What a last day in Liverpool! In the afternoon, I found a used copy of Michael Braun's "Love Me Do: The Beatles Progress", which is quite rare to find in the States (I had to drive up to Amherst, MA to visit a college library when I was writing "The Beatles & The Avant-Garde because I wanted to quote from the book but didn't want to spend the money to buy it!) and sells for about $40, but I purchased it for just ₤2 (about $3).
I also made sure to snap a photo of Lime Street (mentioned in the track "Maggie Mae" off off the album Let it Be). I plan to use this shot on the back cover of a book about the album.
I then met again with Beatles author Spencer Leigh, who attended my presentation yesterday afternoon in Crosby. He invited me to BBC Radio Merseyside for an interview. Upon entering the building, visitors are greeted by Doris, a self-described "friendly dalek" (from Dr. Who).
According to Spencer, she's an actual film prop - not a replica.
Spencer was also kind enough to give me not one, but two of his books: "Tomorrow Never Knows: The Beatles on Record" (transcripts of highlights from the hundreds of interviews he has conducted), and "The Best of Fellas: The Story of Bob Wooler, Liverpool's First D.J., The Man Who Introduced The Beatles". I look forward to reading both of them, in addition to his book "Best of the Beatles: The Sacking of Pete Best", which I purchased earlier this week.
He then he took me on a personal walking tour of Liverpool, showing me all the significant Beatles locations. Many of them I couldn't possibly have found on my own, like the location of Brian Epstein's NEMS (North End Music Stores), which is now the site of a retail shop. with no mention of the prior resident.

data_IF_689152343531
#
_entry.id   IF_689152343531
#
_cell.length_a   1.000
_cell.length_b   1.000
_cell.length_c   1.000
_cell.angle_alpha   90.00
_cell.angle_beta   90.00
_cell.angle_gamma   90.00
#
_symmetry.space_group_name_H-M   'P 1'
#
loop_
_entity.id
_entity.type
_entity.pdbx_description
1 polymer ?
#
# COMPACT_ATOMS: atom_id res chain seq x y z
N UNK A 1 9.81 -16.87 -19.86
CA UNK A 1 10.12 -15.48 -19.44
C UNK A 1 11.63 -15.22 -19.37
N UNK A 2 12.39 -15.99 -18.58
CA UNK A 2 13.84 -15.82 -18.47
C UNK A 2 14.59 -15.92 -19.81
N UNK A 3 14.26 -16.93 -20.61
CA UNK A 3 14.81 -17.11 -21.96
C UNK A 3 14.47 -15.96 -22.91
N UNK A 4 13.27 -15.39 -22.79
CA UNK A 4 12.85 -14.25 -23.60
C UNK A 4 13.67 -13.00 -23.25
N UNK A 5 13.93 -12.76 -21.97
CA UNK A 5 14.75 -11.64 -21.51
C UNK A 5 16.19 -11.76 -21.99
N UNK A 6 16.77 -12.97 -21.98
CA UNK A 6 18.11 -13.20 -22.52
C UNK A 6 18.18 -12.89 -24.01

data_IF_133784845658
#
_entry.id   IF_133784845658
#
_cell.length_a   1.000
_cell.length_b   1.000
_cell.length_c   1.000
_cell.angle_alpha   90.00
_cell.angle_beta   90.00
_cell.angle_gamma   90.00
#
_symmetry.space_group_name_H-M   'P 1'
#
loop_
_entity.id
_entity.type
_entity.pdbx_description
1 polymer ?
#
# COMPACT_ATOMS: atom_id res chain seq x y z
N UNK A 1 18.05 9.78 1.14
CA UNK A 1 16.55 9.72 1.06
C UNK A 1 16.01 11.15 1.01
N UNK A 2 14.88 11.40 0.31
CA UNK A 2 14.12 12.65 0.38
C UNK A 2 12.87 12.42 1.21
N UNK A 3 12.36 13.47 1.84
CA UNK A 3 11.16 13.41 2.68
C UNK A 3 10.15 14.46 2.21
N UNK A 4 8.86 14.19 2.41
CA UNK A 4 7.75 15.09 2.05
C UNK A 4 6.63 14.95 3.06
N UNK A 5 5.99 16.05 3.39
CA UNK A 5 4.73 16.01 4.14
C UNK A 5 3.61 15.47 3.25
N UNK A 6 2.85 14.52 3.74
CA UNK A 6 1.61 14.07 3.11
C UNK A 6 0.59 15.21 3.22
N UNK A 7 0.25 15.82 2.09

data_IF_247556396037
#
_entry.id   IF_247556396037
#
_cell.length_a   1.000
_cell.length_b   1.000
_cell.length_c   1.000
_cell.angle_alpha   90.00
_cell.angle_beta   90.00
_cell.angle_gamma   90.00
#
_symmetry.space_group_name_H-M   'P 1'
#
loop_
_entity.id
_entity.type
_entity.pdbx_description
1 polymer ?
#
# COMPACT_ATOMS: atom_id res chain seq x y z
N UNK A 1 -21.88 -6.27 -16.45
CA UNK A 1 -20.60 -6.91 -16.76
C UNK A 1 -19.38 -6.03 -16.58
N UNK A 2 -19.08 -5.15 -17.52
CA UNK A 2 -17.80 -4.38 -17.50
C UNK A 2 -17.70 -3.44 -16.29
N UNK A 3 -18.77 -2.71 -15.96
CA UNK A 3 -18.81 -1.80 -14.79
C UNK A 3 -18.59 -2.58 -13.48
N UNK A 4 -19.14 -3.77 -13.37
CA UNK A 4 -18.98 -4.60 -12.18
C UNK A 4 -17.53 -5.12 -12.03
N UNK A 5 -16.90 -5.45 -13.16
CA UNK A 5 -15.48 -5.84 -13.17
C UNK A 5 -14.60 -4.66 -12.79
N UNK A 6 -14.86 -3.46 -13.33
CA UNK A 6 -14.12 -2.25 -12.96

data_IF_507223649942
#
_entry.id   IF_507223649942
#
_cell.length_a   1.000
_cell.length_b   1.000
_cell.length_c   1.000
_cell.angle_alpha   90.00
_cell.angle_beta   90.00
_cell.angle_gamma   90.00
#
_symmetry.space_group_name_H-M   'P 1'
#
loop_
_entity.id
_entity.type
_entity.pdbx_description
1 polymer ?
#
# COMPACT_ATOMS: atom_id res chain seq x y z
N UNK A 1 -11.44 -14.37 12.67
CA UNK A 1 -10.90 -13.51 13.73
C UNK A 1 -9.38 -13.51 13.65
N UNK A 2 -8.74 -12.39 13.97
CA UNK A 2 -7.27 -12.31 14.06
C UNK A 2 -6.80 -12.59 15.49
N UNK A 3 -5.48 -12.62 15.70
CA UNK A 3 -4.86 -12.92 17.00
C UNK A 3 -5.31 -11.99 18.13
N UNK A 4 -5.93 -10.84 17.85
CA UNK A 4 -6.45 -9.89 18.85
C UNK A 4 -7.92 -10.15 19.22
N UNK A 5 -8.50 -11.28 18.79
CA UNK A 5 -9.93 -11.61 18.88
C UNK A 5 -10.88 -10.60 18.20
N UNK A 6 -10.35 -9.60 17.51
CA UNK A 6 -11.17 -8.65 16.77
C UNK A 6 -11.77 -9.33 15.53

He also took me into several pubs frequented by the Beatles. From the outside, they look like any other pub, but once inside, photos of the band in that particular location are posted all over the walls. Pretty neat to sit where they sat!
Additionally, he pointed out a statue by Tommy Steele (another Liverpudlian rocker) commemorating Eleanor Rigby - one I had never seen before, even in photo - and took my photo with the sculpture:
He also took me to another Beatles statue that I had never seen before, this one in-doors.
The evening was filled with the English premier of "The Influence of Rock 'n' Roll on the Beatles" at the Liverpool Central Library. Though it got off to a rough start (the library refused to introduce me, so I had to ask Joe Robinson, who attended my Crosby talk yesterday, to do the intro instead), but once it got off the ground the program went very well. Lots of great questions and discussion afterwards. One fellow recommended I watch the BBC documentary "Rock 'n' Roll Britannia", which I was able to find on YouTube:
Afterwards, Joe and I went for a bite to eat and chatted about the band. Apparently he is wrapping up a book as well, to be self-published within the next month.
Tomorrow I catch a bus from Liverpool back to London, where I will make my London debut:
Friday, 17 July 2015, 6:00-7:00 p.m.
Charing Cross Library, 4-6 Charing Cross Rd, London WC2H 0HF, United Kingdom
The Beatles: Band of the Sixties
Explore the music of The Beatles in this 60-minute multimedia presentation (part history and part analysis) spanning the full 1960's: beginning with the band's seminal visits to Hamburg, continuing through Beatlemania, and concluding with Abbey Road. The program will be supplemented with audio clips of music and excerpts from interviews with the band members.
This blog is a workshop for developing my analyses of The Beatles' music.